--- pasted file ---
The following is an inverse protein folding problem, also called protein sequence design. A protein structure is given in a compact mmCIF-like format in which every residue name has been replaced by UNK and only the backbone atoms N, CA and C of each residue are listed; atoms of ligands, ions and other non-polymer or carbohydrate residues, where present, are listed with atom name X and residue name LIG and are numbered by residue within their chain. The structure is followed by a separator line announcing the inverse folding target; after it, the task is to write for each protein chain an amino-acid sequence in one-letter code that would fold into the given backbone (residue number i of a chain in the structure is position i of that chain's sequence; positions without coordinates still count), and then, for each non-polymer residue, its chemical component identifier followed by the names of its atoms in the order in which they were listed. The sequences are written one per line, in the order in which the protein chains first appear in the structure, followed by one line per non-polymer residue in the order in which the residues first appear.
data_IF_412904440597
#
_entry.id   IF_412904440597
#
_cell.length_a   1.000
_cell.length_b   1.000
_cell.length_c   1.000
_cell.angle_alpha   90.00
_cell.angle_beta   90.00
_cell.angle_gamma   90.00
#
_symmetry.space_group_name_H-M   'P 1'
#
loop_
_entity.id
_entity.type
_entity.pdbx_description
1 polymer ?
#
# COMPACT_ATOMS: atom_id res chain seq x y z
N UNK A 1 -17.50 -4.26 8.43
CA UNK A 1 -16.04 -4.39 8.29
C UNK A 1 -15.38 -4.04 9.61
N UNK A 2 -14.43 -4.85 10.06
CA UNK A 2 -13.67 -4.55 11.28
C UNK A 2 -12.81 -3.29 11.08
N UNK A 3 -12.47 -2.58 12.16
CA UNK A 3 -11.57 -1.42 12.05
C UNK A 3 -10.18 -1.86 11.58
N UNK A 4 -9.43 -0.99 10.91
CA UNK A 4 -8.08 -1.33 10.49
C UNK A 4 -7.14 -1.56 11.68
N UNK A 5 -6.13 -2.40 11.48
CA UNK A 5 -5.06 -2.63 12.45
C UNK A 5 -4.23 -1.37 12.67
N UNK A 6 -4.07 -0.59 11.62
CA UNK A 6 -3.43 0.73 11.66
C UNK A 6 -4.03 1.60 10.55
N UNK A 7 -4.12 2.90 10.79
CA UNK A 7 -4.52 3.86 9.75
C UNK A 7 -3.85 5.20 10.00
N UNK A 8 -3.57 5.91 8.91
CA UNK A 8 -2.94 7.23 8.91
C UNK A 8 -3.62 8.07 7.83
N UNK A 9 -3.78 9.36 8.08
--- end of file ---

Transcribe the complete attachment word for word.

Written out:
The following is an inverse protein folding problem, also called protein sequence design. A protein structure is given in a compact mmCIF-like format in which every residue name has been replaced by UNK and only the backbone atoms N, CA and C of each residue are listed; atoms of ligands, ions and other non-polymer or carbohydrate residues, where present, are listed with atom name X and residue name LIG and are numbered by residue within their chain. The structure is followed by a separator line announcing the inverse folding target; after it, the task is to write for each protein chain an amino-acid sequence in one-letter code that would fold into the given backbone (residue number i of a chain in the structure is position i of that chain's sequence; positions without coordinates still count), and then, for each non-polymer residue, its chemical component identifier followed by the names of its atoms in the order in which they were listed. The sequences are written one per line, in the order in which the protein chains first appear in the structure, followed by one line per non-polymer residue in the order in which the residues first appear.
data_IF_412904440597
#
_entry.id   IF_412904440597
#
_cell.length_a   1.000
_cell.length_b   1.000
_cell.length_c   1.000
_cell.angle_alpha   90.00
_cell.angle_beta   90.00
_cell.angle_gamma   90.00
#
_symmetry.space_group_name_H-M   'P 1'
#
loop_
_entity.id
_entity.type
_entity.pdbx_description
1 polymer ?
#
# COMPACT_ATOMS: atom_id res chain seq x y z
N UNK A 1 -17.50 -4.26 8.43
CA UNK A 1 -16.04 -4.39 8.29
C UNK A 1 -15.38 -4.04 9.61
N UNK A 2 -14.43 -4.85 10.06
CA UNK A 2 -13.67 -4.55 11.28
C UNK A 2 -12.81 -3.29 11.08
N UNK A 3 -12.47 -2.58 12.16
CA UNK A 3 -11.57 -1.42 12.05
C UNK A 3 -10.18 -1.86 11.58
N UNK A 4 -9.43 -0.99 10.91
CA UNK A 4 -8.08 -1.33 10.49
C UNK A 4 -7.14 -1.56 11.68
N UNK A 5 -6.13 -2.40 11.48
CA UNK A 5 -5.06 -2.63 12.45
C UNK A 5 -4.23 -1.37 12.67
N UNK A 6 -4.07 -0.59 11.62
CA UNK A 6 -3.43 0.73 11.66
C UNK A 6 -4.03 1.60 10.55
N UNK A 7 -4.12 2.90 10.79
CA UNK A 7 -4.52 3.86 9.75
C UNK A 7 -3.85 5.20 10.00
N UNK A 8 -3.57 5.91 8.91
CA UNK A 8 -2.94 7.23 8.91
C UNK A 8 -3.62 8.07 7.83
N UNK A 9 -3.78 9.36 8.08